Today the intellectual authors of my torture and attempted enforced disappearance are at large, they are three of thirteen leaders of this criminal network: a millionaire businessman, a former police chief and a former governor. 
The assassins who entered my home are still untouched, despite the fact that I have presented evidence of who they are, who they work for, where they live and why they agreed to put a price on my head. We have shown that the same group of lawyers defends all those involved in my torture and in the Demons of Eden case. 
The authorities refuse to acknowledge that we are fighting organized crime dedicated to human slavery, feminicide, and attacks on freedom of expression. 
A handful of public servants are doing battle within the government, but they are not enough, while cowardice and pacts of silence are still alive, the mafia in power will be untouched and I will continue to demonstrate it.
Lydia Cacho is often called one of Mexico’s bravest journalists. It’s a title she’s earned many times over in her years investigating the global sex trade, organized crime, and human rights abuses both in her home country and abroad.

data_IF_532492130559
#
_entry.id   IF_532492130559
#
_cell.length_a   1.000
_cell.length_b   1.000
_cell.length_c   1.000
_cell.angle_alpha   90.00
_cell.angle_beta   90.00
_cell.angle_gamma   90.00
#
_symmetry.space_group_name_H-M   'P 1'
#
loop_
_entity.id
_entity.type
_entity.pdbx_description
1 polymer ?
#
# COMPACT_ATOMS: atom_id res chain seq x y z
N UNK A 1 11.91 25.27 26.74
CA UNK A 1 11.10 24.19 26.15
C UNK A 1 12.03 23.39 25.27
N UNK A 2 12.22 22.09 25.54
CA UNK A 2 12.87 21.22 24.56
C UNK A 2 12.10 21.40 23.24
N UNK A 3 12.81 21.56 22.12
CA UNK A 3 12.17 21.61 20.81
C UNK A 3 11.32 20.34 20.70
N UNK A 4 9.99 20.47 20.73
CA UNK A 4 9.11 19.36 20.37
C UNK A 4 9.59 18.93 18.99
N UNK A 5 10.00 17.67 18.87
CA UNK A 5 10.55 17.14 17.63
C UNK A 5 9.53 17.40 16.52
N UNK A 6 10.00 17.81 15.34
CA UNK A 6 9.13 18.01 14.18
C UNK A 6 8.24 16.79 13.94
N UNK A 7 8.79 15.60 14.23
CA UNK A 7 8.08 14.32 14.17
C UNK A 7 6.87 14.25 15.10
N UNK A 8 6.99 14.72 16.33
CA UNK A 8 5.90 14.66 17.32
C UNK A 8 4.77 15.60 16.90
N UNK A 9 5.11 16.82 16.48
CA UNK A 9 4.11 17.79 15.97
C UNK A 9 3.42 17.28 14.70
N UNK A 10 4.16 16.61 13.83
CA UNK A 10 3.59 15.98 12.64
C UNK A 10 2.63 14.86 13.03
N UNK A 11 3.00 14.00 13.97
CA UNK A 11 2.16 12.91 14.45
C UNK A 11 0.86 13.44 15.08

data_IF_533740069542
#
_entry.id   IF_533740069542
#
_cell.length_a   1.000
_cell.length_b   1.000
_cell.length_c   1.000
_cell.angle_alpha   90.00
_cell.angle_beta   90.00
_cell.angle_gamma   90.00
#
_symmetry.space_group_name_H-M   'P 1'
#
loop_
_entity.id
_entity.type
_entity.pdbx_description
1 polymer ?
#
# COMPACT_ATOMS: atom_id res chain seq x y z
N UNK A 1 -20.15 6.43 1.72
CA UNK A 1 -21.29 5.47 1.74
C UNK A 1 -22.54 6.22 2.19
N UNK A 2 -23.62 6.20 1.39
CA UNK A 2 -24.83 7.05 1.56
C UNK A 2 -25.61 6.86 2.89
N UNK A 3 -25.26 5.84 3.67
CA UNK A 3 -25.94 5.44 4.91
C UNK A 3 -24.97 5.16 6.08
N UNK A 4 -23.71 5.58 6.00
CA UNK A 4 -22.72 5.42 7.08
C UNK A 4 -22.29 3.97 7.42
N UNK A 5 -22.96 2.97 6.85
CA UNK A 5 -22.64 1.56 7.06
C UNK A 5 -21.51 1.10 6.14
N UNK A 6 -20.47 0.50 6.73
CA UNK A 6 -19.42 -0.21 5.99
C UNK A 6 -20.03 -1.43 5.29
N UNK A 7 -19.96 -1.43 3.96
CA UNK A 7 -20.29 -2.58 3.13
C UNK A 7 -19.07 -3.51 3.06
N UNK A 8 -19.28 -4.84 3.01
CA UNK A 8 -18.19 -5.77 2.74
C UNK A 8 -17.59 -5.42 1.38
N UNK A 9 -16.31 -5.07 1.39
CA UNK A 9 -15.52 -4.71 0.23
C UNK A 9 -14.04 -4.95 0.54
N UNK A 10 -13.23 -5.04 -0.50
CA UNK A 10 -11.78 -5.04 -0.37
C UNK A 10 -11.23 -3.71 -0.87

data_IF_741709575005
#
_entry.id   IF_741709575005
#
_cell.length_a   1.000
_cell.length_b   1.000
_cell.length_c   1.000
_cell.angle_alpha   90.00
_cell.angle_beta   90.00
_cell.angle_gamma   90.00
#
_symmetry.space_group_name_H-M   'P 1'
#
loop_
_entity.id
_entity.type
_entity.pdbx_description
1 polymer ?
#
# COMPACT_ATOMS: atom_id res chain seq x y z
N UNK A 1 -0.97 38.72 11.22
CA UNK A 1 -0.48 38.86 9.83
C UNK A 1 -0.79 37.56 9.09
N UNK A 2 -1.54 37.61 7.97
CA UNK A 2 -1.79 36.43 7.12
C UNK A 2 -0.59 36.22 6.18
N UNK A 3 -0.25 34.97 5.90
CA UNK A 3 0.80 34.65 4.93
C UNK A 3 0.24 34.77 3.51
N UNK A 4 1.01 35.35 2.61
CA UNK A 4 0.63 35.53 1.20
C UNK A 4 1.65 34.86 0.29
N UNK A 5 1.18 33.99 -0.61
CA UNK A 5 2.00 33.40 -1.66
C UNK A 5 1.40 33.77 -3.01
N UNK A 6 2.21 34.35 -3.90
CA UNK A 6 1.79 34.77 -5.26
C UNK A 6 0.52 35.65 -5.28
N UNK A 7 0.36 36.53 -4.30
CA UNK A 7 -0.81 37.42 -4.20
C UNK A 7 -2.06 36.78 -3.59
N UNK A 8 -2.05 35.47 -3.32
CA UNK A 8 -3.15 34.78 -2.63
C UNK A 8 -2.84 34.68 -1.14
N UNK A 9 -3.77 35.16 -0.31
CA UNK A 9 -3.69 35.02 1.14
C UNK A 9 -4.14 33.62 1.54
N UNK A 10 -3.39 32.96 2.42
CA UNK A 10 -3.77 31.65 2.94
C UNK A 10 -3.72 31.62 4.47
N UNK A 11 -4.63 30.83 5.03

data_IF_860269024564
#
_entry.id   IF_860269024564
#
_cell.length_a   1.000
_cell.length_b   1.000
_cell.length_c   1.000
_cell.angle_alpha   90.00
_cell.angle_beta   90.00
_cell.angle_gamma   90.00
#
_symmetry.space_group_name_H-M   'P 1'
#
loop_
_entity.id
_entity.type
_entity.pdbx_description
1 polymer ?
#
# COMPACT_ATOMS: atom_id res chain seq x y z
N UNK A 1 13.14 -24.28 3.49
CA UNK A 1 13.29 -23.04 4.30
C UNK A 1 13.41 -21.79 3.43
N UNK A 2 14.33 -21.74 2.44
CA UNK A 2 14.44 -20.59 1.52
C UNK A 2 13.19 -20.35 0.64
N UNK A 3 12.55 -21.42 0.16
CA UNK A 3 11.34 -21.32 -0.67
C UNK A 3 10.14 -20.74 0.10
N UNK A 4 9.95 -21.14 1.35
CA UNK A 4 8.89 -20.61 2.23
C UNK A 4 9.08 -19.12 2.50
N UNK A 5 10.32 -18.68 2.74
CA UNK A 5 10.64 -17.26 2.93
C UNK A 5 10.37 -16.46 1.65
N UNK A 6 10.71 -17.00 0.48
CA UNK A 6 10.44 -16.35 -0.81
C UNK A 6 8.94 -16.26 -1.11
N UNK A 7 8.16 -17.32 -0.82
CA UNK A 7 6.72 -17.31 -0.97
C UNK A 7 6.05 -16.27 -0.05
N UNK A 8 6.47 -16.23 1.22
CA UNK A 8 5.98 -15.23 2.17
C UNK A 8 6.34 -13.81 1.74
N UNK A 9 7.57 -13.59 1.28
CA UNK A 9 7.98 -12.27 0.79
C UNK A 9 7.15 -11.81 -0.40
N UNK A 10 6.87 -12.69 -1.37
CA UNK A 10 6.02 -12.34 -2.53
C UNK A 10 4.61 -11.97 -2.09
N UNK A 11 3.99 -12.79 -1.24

In the late 1990s, not long after she began reporting on violence against women in her country, Cacho herself was violently attacked – likely, she says, because of her work. The next year, she helped create a high-security shelter for battered women and sexually exploited children in her hometown of Cancun. Meanwhile, she kept digging, her work ultimately culminating in a 2005 book, Los Demonios del Eden, a stunning exposé of child porn rings operating under the noses of authorities amid Cancun’s ritzy resorts and pristine beaches.  Seven months after the book was published, police showed up at her door, shoved her into a van and drove her nearly 1,000 miles across the country – she says they shoved a gun barrel in her mouth, and for hours threatened to rape and murder her.